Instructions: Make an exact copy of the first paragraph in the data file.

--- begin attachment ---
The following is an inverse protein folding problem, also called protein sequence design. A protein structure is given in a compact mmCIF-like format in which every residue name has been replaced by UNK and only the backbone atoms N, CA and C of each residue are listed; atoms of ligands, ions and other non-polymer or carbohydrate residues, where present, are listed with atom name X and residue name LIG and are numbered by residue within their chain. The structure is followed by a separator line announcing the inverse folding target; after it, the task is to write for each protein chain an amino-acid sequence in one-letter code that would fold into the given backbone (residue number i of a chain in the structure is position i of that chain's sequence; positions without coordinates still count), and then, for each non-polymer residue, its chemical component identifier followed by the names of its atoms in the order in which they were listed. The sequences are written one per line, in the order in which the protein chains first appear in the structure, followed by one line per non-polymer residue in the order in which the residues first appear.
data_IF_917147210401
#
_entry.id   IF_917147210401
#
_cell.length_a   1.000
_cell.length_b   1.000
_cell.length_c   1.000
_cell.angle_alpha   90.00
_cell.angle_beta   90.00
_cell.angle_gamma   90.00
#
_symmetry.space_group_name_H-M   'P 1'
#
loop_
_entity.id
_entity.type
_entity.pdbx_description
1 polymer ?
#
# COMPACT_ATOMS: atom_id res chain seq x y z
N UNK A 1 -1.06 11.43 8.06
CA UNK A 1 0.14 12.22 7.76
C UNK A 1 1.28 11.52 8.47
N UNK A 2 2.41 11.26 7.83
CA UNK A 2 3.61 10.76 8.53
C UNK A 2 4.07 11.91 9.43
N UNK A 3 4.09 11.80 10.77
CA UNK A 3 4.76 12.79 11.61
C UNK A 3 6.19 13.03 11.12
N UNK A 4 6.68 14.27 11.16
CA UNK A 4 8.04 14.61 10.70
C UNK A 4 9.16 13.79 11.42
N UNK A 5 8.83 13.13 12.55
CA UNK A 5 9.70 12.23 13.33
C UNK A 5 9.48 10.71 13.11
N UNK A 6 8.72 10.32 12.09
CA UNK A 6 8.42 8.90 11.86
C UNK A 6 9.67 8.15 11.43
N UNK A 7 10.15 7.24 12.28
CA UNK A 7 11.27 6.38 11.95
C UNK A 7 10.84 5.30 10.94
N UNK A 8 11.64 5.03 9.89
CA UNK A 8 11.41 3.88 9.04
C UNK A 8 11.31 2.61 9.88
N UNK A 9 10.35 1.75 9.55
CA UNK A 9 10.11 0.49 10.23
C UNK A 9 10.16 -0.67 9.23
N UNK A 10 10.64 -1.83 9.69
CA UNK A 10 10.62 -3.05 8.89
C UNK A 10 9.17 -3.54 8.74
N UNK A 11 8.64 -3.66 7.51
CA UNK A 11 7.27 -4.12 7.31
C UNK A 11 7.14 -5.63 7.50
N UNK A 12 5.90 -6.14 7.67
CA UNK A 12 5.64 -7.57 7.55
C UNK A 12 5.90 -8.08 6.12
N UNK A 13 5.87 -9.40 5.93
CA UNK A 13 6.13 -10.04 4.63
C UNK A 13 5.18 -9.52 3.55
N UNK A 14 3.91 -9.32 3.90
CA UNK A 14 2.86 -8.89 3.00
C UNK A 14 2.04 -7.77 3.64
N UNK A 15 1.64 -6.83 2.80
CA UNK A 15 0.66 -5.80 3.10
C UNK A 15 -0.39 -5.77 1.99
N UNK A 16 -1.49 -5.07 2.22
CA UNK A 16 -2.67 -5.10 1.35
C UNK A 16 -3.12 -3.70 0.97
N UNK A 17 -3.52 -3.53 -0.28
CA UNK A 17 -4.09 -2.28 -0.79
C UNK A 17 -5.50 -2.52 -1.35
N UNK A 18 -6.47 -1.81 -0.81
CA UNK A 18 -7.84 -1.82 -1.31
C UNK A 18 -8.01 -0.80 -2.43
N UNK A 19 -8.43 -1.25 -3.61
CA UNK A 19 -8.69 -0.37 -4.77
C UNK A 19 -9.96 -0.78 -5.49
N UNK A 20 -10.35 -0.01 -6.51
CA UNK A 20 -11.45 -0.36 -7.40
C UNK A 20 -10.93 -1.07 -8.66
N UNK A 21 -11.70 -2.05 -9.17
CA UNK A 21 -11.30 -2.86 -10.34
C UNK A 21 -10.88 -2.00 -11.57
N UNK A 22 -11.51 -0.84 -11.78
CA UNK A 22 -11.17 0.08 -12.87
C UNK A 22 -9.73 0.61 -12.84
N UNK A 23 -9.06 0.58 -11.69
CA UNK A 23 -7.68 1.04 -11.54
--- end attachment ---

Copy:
The following is an inverse protein folding problem, also called protein sequence design. A protein structure is given in a compact mmCIF-like format in which every residue name has been replaced by UNK and only the backbone atoms N, CA and C of each residue are listed; atoms of ligands, ions and other non-polymer or carbohydrate residues, where present, are listed with atom name X and residue name LIG and are numbered by residue within their chain. The structure is followed by a separator line announcing the inverse folding target; after it, the task is to write for each protein chain an amino-acid sequence in one-letter code that would fold into the given backbone (residue number i of a chain in the structure is position i of that chain's sequence; positions without coordinates still count), and then, for each non-polymer residue, its chemical component identifier followed by the names of its atoms in the order in which they were listed. The sequences are written one per line, in the order in which the protein chains first appear in the structure, followed by one line per non-polymer residue in the order in which the residues first appear.